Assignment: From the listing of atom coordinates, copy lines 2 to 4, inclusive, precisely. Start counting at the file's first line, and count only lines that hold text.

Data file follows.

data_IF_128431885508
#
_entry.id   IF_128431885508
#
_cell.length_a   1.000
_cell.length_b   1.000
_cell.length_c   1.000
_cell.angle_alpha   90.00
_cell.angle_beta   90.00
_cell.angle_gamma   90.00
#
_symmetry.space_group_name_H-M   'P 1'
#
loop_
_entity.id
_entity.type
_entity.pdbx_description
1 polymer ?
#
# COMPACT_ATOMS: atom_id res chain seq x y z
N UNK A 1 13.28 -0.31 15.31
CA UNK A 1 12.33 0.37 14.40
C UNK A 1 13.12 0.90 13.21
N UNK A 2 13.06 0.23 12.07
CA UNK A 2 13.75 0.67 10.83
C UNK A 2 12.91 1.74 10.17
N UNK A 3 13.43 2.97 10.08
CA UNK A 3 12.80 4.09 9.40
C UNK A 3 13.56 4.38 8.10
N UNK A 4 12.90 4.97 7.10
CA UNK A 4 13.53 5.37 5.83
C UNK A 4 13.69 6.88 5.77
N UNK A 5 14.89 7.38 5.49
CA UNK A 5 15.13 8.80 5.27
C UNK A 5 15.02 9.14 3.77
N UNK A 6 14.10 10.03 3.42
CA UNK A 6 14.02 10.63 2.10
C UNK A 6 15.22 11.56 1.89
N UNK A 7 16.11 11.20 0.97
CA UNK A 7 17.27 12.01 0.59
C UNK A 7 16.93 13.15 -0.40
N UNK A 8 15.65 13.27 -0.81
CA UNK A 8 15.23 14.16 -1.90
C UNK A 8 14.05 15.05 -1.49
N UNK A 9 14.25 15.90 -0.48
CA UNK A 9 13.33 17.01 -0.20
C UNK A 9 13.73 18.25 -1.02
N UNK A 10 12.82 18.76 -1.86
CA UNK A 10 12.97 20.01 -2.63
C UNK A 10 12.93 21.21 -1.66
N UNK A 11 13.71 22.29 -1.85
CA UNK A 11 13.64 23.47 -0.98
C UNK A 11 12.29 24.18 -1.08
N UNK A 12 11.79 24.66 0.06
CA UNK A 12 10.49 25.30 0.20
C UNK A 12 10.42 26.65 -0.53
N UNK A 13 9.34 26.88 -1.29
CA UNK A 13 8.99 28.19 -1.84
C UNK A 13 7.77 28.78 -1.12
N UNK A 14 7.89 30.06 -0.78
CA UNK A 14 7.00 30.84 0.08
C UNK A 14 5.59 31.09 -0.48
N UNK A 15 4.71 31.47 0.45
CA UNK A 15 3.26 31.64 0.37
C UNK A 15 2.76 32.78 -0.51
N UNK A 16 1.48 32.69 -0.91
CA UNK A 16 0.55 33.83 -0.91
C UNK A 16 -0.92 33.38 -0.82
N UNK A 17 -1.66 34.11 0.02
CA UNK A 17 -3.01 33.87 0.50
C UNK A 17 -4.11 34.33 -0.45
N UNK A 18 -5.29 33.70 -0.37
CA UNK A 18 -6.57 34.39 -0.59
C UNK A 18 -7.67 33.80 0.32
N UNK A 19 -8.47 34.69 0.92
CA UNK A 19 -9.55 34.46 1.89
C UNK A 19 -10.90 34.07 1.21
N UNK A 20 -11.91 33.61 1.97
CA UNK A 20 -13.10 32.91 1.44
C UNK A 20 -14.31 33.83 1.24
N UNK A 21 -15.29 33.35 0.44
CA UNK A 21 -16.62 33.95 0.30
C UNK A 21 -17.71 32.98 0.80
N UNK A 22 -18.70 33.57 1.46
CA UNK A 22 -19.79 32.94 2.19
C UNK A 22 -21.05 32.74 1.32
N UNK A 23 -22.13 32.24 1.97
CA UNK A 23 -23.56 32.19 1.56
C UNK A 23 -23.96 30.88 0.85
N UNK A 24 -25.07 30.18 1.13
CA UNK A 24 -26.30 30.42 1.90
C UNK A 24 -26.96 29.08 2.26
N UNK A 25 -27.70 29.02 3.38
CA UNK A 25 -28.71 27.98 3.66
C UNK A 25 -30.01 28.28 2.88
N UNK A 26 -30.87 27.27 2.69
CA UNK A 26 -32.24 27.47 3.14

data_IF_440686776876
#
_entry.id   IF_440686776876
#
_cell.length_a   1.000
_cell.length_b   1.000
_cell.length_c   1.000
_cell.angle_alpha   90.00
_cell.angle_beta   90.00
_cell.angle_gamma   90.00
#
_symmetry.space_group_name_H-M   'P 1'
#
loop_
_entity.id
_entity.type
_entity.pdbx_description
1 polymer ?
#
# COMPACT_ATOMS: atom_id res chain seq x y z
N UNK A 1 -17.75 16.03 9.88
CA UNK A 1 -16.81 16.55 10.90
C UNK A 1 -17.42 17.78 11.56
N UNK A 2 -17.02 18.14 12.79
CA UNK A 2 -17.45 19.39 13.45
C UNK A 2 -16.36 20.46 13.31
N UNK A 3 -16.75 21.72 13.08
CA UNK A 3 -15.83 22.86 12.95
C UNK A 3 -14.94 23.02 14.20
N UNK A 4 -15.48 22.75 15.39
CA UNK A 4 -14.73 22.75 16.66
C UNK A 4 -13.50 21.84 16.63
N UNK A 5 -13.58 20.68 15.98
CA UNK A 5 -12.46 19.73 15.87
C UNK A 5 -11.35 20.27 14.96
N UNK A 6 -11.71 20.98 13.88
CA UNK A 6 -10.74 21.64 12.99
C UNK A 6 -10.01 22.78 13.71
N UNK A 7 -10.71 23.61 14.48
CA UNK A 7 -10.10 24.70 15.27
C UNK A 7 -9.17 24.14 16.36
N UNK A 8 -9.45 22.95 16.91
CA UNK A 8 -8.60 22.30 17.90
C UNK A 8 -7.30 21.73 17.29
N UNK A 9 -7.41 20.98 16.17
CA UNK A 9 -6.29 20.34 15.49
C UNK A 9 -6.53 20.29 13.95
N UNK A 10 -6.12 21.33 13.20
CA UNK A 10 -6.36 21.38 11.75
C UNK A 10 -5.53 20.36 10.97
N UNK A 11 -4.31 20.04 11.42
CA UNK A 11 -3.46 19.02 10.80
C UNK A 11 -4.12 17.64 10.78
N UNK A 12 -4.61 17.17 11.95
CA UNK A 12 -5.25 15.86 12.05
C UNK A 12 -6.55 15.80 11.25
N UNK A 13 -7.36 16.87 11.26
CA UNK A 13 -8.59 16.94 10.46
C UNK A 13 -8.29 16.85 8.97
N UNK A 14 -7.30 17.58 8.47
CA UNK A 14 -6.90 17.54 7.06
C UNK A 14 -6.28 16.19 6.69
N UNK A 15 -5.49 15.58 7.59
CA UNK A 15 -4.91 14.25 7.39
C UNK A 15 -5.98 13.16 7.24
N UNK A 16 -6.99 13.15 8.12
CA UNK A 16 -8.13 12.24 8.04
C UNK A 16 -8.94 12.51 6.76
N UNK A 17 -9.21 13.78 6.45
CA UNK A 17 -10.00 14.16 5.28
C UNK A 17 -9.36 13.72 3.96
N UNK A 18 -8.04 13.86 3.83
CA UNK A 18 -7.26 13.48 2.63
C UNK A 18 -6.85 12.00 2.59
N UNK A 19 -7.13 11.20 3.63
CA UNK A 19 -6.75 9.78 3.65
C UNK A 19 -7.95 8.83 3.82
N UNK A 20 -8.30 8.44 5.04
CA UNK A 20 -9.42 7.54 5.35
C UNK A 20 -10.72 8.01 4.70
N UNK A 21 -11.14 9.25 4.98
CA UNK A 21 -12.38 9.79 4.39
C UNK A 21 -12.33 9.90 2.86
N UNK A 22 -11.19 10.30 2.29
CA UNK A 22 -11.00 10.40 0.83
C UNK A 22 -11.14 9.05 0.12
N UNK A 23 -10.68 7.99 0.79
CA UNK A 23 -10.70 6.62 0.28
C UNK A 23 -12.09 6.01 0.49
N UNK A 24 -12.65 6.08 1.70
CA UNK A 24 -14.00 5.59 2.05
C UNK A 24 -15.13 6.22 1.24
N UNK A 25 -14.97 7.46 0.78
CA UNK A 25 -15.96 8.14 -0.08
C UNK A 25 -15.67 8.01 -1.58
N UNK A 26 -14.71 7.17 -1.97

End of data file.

#
_entry.id   IF_128431885508
#